I Also, a key block with stop tablet assemblies may be provided at the right hand (FIG. 2) or upper end of the keyboard.

Referring now more particularly to FIGS. 7-14, the keys of the keyboard are formed of octave groups, and each octave group consists of three one-piece plastic key groups 56a, 56b, 560. The key group 56a is made up of the five sharps while the key group 56b consists of keys representing C, E, G and B. The key group 560 has keys representing D, F and A. Thus, when the key groups 56a, 56b and 56c are assembled as shown in FIGS. 13 and 14, they form the octave group. Any number of adjacent octave groups may make up the keyboard 32 and with breaks as desired.

Each' key group 56a, 56b and 560 is a one-piece member formed of a suitable plastic such as polypropylene. The key group 56a comprises a mounting strip 60a from which the keys 62a perpendicularly project.

The keys 62a are downwardly open hollow structure's each including an L-shaped depending upper limit stop finger 64a and a switch actuator 66a. Also, each key 62a is joined at its rear margin to the mounting strip 60a along a zone of flexure that includes a notch 68a. As seen in FIG. 8, the zone of flexure including the notch 68a is on a strip portion that angles upwardly to join the mounting strip 60 so that the latter is .upwardly displaced or offset from the lower edge 63a of the key 62a. The amount of offset or displacement of the mounting strip 60a is approximately the thickness of the plastic'of the mounting strip whereby the lower edge of the mounting strip is about coplanar with the lower edge 63a of the key 62a. Finally, the mounting strip 60a has holes 70a which are spaced apart a distance equal to the center-to-center spacing of the bosses 24 that are formed in the flange 36.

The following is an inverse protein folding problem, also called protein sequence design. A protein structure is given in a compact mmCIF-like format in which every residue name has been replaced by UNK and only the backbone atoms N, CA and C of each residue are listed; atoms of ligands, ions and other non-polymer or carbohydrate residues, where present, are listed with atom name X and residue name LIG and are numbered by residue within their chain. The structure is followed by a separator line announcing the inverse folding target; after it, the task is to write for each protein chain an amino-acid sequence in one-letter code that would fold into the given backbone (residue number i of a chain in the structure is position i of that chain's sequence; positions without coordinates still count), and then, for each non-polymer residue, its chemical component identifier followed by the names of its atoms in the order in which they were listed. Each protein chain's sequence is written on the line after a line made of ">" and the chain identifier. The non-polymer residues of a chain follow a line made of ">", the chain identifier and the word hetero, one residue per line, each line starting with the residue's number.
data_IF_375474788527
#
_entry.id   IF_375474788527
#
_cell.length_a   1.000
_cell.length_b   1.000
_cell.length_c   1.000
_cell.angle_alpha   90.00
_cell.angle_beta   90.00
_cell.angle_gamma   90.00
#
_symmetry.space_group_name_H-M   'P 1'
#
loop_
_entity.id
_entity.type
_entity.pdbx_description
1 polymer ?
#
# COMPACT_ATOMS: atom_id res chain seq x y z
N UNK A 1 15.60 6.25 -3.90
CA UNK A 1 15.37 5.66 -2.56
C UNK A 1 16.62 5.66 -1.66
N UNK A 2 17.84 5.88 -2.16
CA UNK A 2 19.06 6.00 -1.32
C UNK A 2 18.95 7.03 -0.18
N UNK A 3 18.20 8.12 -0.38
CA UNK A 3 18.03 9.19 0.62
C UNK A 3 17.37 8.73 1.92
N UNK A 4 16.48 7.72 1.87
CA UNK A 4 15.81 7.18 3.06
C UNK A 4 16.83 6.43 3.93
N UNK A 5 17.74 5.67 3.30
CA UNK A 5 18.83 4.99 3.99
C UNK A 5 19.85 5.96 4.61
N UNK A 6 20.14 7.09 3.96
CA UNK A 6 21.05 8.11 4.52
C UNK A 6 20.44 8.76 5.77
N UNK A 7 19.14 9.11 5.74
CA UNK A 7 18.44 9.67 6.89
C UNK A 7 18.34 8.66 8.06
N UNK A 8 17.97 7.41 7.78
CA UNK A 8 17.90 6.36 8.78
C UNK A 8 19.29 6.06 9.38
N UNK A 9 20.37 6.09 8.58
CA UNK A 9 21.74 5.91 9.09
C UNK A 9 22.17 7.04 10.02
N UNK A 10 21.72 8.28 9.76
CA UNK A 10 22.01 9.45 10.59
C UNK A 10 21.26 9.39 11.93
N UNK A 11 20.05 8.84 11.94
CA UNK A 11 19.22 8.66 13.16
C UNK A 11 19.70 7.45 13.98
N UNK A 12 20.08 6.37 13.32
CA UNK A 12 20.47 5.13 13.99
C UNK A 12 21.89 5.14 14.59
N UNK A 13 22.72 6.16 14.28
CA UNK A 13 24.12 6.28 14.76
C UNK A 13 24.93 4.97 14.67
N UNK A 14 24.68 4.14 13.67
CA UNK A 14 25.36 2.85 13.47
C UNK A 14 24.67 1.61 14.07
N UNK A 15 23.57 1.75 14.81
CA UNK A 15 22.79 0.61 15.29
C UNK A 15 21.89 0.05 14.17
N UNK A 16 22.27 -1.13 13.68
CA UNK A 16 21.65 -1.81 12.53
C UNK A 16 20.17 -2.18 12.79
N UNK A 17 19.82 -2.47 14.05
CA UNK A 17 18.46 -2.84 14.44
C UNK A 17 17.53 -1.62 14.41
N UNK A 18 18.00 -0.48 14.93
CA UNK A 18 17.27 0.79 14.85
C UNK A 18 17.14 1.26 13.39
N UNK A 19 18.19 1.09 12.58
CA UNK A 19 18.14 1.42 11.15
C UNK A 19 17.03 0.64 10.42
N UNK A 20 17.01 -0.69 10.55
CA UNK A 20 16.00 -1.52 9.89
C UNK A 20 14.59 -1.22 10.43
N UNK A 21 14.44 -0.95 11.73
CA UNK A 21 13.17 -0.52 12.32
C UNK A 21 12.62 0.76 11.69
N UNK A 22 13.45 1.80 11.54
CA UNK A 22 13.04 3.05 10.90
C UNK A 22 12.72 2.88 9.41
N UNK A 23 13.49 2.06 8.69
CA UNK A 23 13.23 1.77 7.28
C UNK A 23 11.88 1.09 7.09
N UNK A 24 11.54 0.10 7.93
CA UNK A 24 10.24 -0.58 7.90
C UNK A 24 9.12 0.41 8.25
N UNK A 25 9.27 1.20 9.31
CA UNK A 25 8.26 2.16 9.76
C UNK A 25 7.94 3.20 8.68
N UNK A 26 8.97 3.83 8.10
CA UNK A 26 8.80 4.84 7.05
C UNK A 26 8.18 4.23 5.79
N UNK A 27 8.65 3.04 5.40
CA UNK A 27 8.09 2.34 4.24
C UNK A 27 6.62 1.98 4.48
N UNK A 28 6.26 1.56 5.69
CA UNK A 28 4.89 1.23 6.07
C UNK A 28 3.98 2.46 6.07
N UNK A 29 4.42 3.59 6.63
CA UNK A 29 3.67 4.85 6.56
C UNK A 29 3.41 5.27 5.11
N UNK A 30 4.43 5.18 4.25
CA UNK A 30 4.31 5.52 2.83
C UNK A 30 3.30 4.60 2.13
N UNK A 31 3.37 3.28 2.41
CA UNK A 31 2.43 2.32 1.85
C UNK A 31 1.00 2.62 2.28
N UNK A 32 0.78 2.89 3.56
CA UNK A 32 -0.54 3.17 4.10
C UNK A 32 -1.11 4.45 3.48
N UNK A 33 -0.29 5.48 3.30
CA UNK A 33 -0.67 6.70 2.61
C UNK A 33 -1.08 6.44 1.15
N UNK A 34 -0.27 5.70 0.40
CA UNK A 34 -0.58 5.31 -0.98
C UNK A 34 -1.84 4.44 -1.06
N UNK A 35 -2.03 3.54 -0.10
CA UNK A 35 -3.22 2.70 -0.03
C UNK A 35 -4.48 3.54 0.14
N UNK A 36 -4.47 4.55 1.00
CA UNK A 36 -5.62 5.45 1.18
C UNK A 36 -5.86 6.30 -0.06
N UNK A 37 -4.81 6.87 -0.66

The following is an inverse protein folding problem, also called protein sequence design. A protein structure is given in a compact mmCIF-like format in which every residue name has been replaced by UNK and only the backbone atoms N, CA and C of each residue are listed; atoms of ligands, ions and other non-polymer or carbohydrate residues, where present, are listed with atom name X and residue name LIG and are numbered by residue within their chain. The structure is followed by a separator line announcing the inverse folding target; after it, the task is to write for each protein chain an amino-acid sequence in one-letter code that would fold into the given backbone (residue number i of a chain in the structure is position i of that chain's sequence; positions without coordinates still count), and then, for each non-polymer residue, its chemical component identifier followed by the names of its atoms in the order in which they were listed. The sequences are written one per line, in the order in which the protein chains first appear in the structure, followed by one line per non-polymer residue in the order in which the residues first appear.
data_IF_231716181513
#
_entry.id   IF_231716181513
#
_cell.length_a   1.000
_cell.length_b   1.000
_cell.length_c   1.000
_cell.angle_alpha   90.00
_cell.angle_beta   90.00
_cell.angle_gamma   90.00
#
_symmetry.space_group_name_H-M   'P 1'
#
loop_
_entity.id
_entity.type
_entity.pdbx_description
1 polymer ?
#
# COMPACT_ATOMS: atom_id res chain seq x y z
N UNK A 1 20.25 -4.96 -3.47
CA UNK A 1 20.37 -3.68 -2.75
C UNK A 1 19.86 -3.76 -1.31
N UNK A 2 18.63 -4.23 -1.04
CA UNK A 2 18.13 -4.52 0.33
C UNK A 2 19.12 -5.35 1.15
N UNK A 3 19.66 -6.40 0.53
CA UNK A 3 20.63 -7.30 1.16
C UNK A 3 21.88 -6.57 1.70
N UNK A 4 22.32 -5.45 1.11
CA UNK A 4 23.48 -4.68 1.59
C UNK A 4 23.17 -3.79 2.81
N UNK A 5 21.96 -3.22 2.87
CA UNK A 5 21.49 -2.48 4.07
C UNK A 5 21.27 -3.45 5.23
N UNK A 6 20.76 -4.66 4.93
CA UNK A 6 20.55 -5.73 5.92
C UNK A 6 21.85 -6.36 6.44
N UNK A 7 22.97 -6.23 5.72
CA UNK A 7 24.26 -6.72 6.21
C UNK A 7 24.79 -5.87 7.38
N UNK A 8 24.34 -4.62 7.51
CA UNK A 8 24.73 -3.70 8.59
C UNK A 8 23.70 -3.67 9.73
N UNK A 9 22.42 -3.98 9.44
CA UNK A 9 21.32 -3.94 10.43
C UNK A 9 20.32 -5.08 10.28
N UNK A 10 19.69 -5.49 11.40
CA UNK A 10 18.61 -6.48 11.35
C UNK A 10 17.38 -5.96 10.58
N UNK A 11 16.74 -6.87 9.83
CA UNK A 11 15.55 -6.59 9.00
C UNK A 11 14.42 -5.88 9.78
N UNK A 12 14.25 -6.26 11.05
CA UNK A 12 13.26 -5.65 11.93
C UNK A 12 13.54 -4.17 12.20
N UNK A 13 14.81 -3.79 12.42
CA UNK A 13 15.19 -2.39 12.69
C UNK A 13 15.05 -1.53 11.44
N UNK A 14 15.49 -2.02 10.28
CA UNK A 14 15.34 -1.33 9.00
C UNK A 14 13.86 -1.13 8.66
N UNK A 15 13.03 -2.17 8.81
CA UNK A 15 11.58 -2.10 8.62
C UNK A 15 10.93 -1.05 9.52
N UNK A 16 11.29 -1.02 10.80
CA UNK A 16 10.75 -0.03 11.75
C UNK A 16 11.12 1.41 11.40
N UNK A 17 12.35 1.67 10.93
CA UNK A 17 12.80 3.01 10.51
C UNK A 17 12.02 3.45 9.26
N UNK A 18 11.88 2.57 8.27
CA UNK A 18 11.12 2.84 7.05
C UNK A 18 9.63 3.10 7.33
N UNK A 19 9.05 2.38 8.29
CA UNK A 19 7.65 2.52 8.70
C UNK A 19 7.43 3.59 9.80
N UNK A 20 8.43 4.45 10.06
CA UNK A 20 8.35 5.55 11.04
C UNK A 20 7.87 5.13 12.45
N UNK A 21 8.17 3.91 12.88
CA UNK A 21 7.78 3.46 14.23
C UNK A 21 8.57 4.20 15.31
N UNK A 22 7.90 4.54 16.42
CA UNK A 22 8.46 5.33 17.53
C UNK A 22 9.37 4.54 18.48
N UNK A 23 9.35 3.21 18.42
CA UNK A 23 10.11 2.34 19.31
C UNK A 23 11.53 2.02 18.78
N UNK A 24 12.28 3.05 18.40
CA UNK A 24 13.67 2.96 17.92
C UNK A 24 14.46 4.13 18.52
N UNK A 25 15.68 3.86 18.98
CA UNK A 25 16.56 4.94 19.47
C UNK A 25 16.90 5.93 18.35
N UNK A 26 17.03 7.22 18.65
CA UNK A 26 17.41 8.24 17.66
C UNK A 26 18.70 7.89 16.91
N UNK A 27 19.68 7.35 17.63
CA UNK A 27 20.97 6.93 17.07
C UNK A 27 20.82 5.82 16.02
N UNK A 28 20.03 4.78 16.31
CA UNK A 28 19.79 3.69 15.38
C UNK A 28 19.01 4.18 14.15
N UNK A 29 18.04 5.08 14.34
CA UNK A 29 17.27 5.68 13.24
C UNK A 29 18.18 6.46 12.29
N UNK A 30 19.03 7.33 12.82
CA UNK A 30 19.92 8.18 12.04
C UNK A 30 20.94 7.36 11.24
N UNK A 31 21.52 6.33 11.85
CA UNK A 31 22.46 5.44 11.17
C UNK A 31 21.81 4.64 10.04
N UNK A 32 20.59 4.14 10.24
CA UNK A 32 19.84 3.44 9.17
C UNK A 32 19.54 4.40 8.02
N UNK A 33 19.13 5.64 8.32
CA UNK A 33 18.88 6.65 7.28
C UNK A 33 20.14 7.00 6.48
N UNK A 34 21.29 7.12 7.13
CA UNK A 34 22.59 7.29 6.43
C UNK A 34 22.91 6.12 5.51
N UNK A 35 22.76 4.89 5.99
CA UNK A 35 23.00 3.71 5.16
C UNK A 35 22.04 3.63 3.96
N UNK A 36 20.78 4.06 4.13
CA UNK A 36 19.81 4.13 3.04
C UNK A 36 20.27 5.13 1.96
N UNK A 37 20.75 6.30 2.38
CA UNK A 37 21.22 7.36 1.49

The key groups 56b, 560 have parts corresponding to those in the key group 5611 and are identified with'the same reference numeral followed by the subscript b and c, as the case may be. However, in the key group 5612 the mounting strip 60b has its upper edge approximately coplanar with the lower edge 63b of each key 62b. The key group 566 has a mounting strip 600, the upper surface of .which is downwardly offset from the lower key edge 630 by an'amount approximately equal to the thickness of the plastic of the mounting strip. In addition, it will be noted that the notch 68c opens downwardly whereas. the notches 68a, 68b open upwardly.

It will be apparent that all of the keys of any one group will hinge or flex about a hinge axis that is sub stantially coincident with the base of the notch 68a, 68b, 68c, as the case may be. Of significance, however, is. the fact that when the key groups 56a, 56b, 56c are assembled, as shown in- FIGS. 13 and 14, with the mounting strips 60a, 60b, 60c stacked, the hinge axes of all of the keys will be substantially coincident. The